A new study has cast doubt on the treatment most often used for a common medical problems among children, chronic fluid in the ear following earaches.
The study, the first directly contrasting the two leading methods of treatment, found the outmoded method of treatment--removing the adenoids--is actually more effective than the most commonly used method--inserting tiny tubes through the eardrums to drain out the fluid.
"We are recommending . . . the surgeon should consider not putting the tubes in in the first place," said Dr. George A. Gates of the University of Texas Health Science Center who headed the study.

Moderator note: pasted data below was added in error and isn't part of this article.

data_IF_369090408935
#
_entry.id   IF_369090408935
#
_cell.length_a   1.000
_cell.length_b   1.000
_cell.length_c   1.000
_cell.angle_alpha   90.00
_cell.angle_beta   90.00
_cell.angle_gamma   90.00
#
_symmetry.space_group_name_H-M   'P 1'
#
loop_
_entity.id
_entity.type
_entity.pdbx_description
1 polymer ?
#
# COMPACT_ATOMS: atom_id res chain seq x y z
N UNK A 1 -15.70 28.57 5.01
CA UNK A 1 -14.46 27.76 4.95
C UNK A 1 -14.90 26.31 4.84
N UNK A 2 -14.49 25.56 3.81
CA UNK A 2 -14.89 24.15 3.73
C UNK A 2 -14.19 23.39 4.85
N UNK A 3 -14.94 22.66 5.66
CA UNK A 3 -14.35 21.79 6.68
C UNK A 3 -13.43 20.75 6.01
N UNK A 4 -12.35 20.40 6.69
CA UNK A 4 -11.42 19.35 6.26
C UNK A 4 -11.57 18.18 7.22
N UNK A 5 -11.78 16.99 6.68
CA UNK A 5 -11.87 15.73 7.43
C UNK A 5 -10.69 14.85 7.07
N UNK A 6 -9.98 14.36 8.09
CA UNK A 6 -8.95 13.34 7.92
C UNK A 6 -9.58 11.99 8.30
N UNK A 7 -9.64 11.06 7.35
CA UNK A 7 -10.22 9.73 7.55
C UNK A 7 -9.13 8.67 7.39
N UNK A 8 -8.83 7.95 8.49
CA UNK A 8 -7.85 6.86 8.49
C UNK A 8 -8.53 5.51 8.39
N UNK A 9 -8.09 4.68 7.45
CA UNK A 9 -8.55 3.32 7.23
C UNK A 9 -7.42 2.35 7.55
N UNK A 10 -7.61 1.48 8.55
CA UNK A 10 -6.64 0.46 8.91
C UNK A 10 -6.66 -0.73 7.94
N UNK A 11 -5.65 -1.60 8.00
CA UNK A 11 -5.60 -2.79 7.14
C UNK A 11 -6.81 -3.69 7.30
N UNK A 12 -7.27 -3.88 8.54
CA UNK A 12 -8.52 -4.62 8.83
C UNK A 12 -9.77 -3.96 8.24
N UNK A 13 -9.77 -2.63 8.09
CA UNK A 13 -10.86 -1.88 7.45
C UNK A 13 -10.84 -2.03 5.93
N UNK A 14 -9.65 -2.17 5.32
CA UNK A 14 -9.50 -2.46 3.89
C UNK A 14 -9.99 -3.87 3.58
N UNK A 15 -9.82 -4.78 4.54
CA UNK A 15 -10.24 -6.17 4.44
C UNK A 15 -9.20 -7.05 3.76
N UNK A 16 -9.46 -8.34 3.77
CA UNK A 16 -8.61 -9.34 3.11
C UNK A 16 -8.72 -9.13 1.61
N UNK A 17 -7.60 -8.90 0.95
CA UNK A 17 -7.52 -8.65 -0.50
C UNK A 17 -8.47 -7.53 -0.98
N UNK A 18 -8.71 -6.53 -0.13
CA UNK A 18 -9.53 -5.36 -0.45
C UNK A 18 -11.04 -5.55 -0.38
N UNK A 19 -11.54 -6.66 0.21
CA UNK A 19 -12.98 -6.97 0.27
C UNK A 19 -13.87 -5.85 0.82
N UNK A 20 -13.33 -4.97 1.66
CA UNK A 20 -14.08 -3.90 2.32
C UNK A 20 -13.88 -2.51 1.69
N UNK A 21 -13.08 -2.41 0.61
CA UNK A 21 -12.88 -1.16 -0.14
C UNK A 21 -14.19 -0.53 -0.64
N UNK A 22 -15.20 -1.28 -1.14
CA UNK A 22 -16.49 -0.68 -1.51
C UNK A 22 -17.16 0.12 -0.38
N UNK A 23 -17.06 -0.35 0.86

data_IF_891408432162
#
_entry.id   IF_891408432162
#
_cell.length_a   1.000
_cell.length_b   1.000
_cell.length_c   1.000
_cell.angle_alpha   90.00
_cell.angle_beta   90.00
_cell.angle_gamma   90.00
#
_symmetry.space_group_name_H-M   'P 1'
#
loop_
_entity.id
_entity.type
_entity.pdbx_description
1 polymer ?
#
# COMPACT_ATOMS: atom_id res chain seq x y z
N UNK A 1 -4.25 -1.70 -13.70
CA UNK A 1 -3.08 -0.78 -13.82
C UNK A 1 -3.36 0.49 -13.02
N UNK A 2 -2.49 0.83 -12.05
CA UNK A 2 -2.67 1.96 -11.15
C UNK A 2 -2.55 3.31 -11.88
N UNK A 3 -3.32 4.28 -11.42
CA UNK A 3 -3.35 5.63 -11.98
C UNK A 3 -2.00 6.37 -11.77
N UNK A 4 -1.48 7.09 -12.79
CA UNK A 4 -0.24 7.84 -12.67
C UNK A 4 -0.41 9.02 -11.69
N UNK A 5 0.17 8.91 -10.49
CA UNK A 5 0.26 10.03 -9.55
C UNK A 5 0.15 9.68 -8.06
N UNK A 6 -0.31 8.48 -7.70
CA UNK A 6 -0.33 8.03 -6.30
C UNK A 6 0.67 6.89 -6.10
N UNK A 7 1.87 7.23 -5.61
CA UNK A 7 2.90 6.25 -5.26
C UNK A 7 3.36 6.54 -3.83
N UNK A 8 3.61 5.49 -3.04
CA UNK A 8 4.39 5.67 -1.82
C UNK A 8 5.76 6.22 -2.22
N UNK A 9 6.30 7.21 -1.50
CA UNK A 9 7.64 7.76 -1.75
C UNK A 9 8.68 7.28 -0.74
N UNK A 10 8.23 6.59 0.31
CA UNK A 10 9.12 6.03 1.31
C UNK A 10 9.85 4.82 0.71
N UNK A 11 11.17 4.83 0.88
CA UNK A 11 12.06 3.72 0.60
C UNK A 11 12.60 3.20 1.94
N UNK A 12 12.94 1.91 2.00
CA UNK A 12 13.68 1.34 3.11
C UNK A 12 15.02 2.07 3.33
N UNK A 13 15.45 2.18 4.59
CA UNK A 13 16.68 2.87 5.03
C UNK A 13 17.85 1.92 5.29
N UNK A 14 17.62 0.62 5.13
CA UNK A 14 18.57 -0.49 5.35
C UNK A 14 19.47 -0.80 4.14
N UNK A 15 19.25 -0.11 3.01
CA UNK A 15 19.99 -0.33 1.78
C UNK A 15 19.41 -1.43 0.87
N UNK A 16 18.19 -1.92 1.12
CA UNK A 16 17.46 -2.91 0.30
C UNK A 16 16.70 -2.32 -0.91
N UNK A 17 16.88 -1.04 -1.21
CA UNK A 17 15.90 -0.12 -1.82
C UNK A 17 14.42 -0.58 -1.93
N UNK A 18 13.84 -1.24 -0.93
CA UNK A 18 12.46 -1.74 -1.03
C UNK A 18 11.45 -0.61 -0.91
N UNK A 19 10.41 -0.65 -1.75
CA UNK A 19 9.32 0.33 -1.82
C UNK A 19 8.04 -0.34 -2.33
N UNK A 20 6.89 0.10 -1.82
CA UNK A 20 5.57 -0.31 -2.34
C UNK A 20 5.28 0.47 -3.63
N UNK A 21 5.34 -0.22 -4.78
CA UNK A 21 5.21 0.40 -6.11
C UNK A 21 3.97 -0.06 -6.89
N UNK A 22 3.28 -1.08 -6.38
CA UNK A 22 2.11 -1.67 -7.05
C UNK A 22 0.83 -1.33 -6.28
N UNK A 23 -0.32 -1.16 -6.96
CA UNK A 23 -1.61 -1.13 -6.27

About 3 million children get ear infections each year in the United States. Although the condition can usually be treated effectively with antibiotics, about 80% of children are left with a chronic problem in which fluid accumulates in the middle ear. The fluid can impair hearing and can lead to permanent hearing loss in some cases.
Although each treatment method has been evaluated individually in previous studies, the new study, published in the New England Journal of Medicine, is the first to contrast them, Gates said.